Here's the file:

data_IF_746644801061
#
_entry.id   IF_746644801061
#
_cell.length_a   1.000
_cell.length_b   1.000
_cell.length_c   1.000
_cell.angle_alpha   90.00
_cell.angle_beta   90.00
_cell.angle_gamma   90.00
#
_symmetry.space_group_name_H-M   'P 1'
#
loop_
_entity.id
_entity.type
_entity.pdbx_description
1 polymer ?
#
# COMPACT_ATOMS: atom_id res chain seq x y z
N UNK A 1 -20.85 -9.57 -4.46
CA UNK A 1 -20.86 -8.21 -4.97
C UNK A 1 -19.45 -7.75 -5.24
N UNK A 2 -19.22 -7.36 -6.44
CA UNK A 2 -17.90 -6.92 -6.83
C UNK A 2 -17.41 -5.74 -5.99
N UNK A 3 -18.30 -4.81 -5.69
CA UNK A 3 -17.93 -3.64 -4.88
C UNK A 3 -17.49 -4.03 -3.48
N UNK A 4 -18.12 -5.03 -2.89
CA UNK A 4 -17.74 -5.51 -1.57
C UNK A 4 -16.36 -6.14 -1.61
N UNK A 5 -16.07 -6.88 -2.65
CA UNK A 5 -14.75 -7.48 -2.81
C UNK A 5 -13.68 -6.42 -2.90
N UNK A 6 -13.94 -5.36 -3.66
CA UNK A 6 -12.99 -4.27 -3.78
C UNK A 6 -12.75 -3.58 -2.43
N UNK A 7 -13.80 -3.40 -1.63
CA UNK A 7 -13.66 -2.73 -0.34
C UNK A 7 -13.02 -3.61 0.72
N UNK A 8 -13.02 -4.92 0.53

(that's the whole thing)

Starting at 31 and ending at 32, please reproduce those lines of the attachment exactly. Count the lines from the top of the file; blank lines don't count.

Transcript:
CA UNK A 4 -17.74 -5.51 -1.57
C UNK A 4 -16.36 -6.14 -1.61